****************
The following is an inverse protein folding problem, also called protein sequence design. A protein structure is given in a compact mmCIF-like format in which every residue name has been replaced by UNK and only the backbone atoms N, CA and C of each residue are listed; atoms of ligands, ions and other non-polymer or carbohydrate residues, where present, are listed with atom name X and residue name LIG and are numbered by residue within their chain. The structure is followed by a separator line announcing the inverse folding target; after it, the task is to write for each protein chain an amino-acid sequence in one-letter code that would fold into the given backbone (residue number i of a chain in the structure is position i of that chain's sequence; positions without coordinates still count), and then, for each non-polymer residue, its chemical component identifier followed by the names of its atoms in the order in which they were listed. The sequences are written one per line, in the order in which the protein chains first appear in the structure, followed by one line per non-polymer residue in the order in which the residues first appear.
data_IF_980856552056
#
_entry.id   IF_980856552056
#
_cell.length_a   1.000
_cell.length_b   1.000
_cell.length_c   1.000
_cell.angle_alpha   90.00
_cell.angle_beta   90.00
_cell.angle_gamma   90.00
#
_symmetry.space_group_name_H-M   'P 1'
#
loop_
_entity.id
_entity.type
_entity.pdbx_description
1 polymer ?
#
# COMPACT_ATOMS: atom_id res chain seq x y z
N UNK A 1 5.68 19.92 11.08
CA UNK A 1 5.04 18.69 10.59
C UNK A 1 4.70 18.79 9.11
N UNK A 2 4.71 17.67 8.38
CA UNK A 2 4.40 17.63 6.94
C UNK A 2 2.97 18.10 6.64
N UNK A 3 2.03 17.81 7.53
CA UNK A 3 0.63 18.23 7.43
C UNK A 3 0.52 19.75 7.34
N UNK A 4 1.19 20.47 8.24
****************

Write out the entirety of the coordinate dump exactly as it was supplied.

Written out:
The following is an inverse protein folding problem, also called protein sequence design. A protein structure is given in a compact mmCIF-like format in which every residue name has been replaced by UNK and only the backbone atoms N, CA and C of each residue are listed; atoms of ligands, ions and other non-polymer or carbohydrate residues, where present, are listed with atom name X and residue name LIG and are numbered by residue within their chain. The structure is followed by a separator line announcing the inverse folding target; after it, the task is to write for each protein chain an amino-acid sequence in one-letter code that would fold into the given backbone (residue number i of a chain in the structure is position i of that chain's sequence; positions without coordinates still count), and then, for each non-polymer residue, its chemical component identifier followed by the names of its atoms in the order in which they were listed. The sequences are written one per line, in the order in which the protein chains first appear in the structure, followed by one line per non-polymer residue in the order in which the residues first appear.
data_IF_980856552056
#
_entry.id   IF_980856552056
#
_cell.length_a   1.000
_cell.length_b   1.000
_cell.length_c   1.000
_cell.angle_alpha   90.00
_cell.angle_beta   90.00
_cell.angle_gamma   90.00
#
_symmetry.space_group_name_H-M   'P 1'
#
loop_
_entity.id
_entity.type
_entity.pdbx_description
1 polymer ?
#
# COMPACT_ATOMS: atom_id res chain seq x y z
N UNK A 1 5.68 19.92 11.08
CA UNK A 1 5.04 18.69 10.59
C UNK A 1 4.70 18.79 9.11
N UNK A 2 4.71 17.67 8.38
CA UNK A 2 4.40 17.63 6.94
C UNK A 2 2.97 18.10 6.64
N UNK A 3 2.03 17.81 7.53
CA UNK A 3 0.63 18.23 7.43
C UNK A 3 0.52 19.75 7.34
N UNK A 4 1.19 20.47 8.24